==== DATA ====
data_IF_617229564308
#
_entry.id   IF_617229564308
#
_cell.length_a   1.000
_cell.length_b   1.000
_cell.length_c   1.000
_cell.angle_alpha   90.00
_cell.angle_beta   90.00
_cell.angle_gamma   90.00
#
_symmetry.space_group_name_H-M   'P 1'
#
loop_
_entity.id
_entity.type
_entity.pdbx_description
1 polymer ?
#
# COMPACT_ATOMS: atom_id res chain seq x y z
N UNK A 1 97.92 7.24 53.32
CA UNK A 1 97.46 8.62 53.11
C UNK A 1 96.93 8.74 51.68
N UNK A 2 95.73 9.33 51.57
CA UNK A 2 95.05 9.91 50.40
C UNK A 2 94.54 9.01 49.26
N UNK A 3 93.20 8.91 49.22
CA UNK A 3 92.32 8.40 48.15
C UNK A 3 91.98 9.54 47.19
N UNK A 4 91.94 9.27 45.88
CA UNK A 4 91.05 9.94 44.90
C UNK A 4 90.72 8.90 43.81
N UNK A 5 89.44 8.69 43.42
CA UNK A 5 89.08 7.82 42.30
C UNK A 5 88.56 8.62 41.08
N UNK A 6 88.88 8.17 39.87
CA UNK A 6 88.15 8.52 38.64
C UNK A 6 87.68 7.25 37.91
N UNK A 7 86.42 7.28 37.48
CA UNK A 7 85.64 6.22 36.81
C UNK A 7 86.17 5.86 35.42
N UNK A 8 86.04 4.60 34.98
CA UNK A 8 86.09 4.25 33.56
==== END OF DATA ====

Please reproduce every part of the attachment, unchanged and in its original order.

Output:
data_IF_617229564308
#
_entry.id   IF_617229564308
#
_cell.length_a   1.000
_cell.length_b   1.000
_cell.length_c   1.000
_cell.angle_alpha   90.00
_cell.angle_beta   90.00
_cell.angle_gamma   90.00
#
_symmetry.space_group_name_H-M   'P 1'
#
loop_
_entity.id
_entity.type
_entity.pdbx_description
1 polymer ?
#
# COMPACT_ATOMS: atom_id res chain seq x y z
N UNK A 1 97.92 7.24 53.32
CA UNK A 1 97.46 8.62 53.11
C UNK A 1 96.93 8.74 51.68
N UNK A 2 95.73 9.33 51.57
CA UNK A 2 95.05 9.91 50.40
C UNK A 2 94.54 9.01 49.26
N UNK A 3 93.20 8.91 49.22
CA UNK A 3 92.32 8.40 48.15
C UNK A 3 91.98 9.54 47.19
N UNK A 4 91.94 9.27 45.88
CA UNK A 4 91.05 9.94 44.90
C UNK A 4 90.72 8.90 43.81
N UNK A 5 89.44 8.69 43.42
CA UNK A 5 89.08 7.82 42.30
C UNK A 5 88.56 8.62 41.08
N UNK A 6 88.88 8.17 39.87
CA UNK A 6 88.15 8.52 38.64
C UNK A 6 87.68 7.25 37.91
N UNK A 7 86.42 7.28 37.48
CA UNK A 7 85.64 6.22 36.81
C UNK A 7 86.17 5.86 35.42
N UNK A 8 86.04 4.60 34.98
CA UNK A 8 86.09 4.25 33.56